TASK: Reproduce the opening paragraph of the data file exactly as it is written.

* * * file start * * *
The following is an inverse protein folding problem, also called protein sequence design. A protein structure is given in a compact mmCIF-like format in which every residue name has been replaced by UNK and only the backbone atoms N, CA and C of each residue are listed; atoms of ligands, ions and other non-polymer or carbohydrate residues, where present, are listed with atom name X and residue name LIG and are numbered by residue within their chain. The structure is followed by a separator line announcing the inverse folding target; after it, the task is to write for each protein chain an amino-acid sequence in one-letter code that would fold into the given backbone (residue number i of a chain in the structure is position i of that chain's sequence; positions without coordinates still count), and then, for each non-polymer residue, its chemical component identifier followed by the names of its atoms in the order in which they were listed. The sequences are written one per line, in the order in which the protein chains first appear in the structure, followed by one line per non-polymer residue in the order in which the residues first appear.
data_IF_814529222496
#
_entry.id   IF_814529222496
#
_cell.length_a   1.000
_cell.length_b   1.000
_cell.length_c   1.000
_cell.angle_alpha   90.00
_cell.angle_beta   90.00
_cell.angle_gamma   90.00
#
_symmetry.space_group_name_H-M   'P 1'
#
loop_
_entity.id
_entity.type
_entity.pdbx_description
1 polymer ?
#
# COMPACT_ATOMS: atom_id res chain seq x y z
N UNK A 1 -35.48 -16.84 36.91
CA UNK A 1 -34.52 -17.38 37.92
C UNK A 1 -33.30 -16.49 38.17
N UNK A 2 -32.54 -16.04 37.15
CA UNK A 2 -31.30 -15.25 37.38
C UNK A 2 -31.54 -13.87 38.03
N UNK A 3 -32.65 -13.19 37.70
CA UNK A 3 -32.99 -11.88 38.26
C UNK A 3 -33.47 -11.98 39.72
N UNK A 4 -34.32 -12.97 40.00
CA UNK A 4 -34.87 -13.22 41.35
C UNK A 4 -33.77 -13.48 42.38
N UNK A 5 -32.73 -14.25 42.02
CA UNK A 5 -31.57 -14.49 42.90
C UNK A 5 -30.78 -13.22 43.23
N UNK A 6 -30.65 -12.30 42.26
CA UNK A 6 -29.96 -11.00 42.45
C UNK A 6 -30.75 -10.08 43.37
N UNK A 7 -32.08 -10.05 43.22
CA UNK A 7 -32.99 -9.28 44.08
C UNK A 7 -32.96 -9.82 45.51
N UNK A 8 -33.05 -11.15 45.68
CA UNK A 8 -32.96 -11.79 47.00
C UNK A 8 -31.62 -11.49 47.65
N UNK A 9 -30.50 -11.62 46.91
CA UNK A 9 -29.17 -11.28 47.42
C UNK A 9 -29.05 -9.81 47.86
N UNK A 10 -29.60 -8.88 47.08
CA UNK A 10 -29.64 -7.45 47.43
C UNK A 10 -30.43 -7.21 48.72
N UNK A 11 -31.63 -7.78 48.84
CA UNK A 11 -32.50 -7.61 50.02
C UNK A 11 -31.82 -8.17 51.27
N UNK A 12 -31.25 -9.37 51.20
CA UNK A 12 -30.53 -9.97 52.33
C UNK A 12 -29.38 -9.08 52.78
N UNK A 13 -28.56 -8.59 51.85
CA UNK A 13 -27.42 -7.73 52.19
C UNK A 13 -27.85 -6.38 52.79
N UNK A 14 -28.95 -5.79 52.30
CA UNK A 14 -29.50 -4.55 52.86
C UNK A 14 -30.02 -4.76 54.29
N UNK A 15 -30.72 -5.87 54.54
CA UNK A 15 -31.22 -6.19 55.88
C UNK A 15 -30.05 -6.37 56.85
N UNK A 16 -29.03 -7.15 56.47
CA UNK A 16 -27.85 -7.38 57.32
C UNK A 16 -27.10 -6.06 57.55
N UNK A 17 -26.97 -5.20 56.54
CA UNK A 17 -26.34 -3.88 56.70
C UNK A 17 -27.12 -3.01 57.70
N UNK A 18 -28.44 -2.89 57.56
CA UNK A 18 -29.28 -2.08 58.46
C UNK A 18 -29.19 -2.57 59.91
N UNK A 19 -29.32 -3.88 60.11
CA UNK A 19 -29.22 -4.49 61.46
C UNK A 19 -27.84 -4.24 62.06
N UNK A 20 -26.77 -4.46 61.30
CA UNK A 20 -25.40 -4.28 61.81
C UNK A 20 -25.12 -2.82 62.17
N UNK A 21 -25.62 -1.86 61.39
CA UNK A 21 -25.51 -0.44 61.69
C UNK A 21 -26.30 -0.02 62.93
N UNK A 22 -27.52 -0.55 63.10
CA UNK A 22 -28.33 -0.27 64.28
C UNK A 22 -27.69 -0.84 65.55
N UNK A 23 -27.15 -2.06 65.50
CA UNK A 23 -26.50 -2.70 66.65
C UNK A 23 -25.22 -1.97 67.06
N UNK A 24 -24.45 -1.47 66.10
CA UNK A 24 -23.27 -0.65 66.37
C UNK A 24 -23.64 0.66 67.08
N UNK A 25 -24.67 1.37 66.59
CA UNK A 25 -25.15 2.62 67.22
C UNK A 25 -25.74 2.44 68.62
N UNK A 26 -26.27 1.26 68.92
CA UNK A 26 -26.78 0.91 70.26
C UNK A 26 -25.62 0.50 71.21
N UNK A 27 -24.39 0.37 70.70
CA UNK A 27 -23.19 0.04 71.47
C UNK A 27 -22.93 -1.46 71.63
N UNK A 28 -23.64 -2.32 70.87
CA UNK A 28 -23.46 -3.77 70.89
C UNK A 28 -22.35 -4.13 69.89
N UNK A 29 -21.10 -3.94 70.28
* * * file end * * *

The following is an inverse protein folding problem, also called protein sequence design. A protein structure is given in a compact mmCIF-like format in which every residue name has been replaced by UNK and only the backbone atoms N, CA and C of each residue are listed; atoms of ligands, ions and other non-polymer or carbohydrate residues, where present, are listed with atom name X and residue name LIG and are numbered by residue within their chain. The structure is followed by a separator line announcing the inverse folding target; after it, the task is to write for each protein chain an amino-acid sequence in one-letter code that would fold into the given backbone (residue number i of a chain in the structure is position i of that chain's sequence; positions without coordinates still count), and then, for each non-polymer residue, its chemical component identifier followed by the names of its atoms in the order in which they were listed. The sequences are written one per line, in the order in which the protein chains first appear in the structure, followed by one line per non-polymer residue in the order in which the residues first appear.